Whenever I’m in a state of transition or change, I go on a spiritual quest of sorts. I might buy a copy of Real Simple magazine, its cover photo of an organized linen closet promising me everlasting peace and happiness.
Or I’ll go to Target to wander the aisles. Sniff candles with names like “calm.” Wonder if this or that would look pretty in my house, and then not buy anything. The experience of Target being all that I needed to feel bright and sparkly again.
I also start cooking, which is significant because I generally avoid making dinner (or anything for that matter) unless absolutely necessary. And even then, it might be a grilled cheese sandwich. I onced served that with a side of mini-carrots and my husband asked if “cafeteria food” was a new type of cuisine.
But when I’m in a state of transition or change, I suddenly want to make soup from scratch and bake an apple pie. Or I’ll decide that I am going to start canning homemade jam, even though I have no idea how to do it.
The prevailing theme for all of these mini-spiritual quests is around homemaking and caregiving. And while I engage in both to some degree, I’ve set them aside out of choice and necessity to engage in the world of work.
I’m too old to feel guilty about this. Like many working women, I almost died on that hill of “having it all,” so I have a well-deserved aversion to these traditional pursuits. Which makes it all the more perplexing that I move towards them during times of transition and change.
What is it about homemaking and caregiving that are so compelling when my world feels unstable?
I imagine some would say that I am getting back in touch with my true purpose in life, which is to be home with my kids. But I know better.
I am a horrible stay-at-home mother, having tried it during maternity leave. It took me all of two months to determine that people with degrees in early childhood development could, indeed, raise my children better than me.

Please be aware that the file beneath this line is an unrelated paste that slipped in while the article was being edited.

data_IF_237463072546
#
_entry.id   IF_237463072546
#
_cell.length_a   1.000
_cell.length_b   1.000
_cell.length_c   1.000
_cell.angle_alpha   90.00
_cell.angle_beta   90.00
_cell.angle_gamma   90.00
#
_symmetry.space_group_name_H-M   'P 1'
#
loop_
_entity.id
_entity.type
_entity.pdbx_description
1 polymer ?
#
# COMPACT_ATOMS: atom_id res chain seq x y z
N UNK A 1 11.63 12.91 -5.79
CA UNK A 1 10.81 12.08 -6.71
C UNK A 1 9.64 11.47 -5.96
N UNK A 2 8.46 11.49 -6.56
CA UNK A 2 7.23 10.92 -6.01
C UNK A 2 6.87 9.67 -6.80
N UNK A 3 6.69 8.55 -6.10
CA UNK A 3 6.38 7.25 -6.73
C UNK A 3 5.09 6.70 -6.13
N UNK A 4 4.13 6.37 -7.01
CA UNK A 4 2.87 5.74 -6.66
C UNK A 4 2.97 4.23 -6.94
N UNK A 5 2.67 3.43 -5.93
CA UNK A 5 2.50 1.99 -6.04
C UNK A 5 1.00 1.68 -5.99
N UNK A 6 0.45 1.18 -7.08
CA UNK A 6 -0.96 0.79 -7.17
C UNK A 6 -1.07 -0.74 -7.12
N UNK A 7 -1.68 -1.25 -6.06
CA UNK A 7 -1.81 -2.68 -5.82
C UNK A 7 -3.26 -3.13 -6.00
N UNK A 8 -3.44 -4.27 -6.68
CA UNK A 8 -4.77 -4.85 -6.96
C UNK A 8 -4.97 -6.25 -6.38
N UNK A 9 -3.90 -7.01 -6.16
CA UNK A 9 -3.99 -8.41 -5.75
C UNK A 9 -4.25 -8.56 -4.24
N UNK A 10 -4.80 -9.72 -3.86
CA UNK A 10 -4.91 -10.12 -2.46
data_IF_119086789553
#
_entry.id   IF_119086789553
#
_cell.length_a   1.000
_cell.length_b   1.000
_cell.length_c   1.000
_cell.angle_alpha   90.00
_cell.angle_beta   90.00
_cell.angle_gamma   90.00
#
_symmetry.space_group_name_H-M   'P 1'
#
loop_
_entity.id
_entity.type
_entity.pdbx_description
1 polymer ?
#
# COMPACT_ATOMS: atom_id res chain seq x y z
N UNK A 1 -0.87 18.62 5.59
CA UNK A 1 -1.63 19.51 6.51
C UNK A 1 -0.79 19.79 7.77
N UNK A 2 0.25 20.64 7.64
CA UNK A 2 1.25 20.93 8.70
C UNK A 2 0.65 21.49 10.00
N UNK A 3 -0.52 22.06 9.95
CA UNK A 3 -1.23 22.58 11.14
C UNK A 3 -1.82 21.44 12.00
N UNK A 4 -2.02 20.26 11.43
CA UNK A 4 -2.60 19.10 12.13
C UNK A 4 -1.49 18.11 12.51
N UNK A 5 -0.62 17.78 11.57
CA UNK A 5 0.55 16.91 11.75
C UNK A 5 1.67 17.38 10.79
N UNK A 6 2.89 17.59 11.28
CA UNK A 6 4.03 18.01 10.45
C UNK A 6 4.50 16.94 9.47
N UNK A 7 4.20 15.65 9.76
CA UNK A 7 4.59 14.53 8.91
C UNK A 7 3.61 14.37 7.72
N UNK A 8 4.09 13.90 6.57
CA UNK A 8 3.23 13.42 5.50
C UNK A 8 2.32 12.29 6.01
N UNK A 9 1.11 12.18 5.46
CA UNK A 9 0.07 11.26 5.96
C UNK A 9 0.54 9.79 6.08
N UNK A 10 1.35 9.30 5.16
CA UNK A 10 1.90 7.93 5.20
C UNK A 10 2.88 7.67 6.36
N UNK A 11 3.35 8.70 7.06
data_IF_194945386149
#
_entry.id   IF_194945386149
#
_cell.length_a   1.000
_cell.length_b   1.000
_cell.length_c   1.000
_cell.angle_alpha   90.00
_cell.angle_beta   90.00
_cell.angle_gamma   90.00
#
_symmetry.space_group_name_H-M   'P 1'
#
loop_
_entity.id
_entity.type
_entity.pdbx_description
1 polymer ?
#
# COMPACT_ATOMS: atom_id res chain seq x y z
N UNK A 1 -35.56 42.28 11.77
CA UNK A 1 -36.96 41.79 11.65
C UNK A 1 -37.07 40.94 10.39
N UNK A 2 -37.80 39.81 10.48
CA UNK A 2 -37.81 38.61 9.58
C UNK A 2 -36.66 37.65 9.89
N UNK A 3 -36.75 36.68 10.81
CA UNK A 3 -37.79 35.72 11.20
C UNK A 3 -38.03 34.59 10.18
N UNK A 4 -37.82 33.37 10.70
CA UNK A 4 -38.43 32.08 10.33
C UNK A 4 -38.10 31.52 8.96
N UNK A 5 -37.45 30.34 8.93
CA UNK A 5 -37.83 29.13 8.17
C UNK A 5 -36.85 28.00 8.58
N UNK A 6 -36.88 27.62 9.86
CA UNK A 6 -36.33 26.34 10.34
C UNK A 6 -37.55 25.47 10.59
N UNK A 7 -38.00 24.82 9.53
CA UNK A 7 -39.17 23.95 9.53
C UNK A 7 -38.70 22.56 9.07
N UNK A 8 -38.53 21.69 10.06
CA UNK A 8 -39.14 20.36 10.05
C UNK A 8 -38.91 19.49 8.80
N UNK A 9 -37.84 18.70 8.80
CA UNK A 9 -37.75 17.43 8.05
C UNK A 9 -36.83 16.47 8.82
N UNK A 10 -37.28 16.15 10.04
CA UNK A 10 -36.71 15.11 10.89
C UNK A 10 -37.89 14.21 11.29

I also only like to cook when I feel like it. As with most things, once it’s required and expected (and taken for granted), it becomes a chore. Especially at the end of the day when all I want to do is rest and reconnect with my family.
So it must be deeper than that. Something beyond the task itself or its meaning of home and family.
There’s a feeling of peace when I do these things. My mind stops chattering as much, my senses are engaged. It’s probably as close as I get to mindfulness, which is something I am just starting to explore.
My first foray into mindfulness was a disaster. My therapist at the time suggested I try taking a “non-purposeful walk” over my lunch hour.
Confused, I asked if I could do this while talking on my cellphone. (Nope.)
Then I asked if I could just walk realllly slowlllly to my next meeting. (Again, denied.)
Finally, I asked if I could at least drink a Starbucks while walking non-purposefully. In exasperation, she acquiesced.
I actually got a headache on my non-purposeful walk. I felt extremely self-conscious just wandering around randomly with a Starbucks in my hand.
And I wasn’t multitasking in my typical way, so I was acutely aware of my surroundings. All of which I found profoundly boring.
At my next session, she suggested I try drawing something without judgment. To just see an everyday object, sketch it on a piece of paper, and be done with it.
Five attempts at drawing a Kleenex box left me feeling frustrated and inept. How hard could it be to draw a box? (Apparently, very.) In exasperation, I crumpled up the paper and threw it away. I didn’t even recycle it, I was so mad at it.
So much for mindfulness.
Some years later, I’m a bit more evolved on my path. I can pull my mind back into the present moment when it starts spinning. I breathe deeply when I want to scream. I even meditate on occasion.
Even though it may seem strange to suggest that reading Real Simple magazine or walking through Target or cooking dinner are acts in mindfulness, they are for me.
Because when I am doing these things, I am more centered and present. I feel connected to myself and others. And I am at peace.
It’s as close to spiritual nirvana as I get.
What is it that makes you feel centered and present? Connected to yourself and others? Peaceful?
Maybe it’s watching a movie with your kids. Or walking your dog. Even organizing a linen closet with color-coded labels like Real Simple magazine can be a mindfulness practice.
Find those things and do them more.
As for me, I’ll be wandering the aisles of Target. Purposefully.
3 thoughts on “An Unexpected Path to Mindfulness (And Why Women Like to Shop at Target)”
If it works for you, Why not!
Enjoyed your article. For me a relaxing activity is art such as making cards or mixed media. There is no set way it has to be completed and I enjoy the process. Even if I “mess up” most of the time it is fixable. Thank you for sharing. Ann
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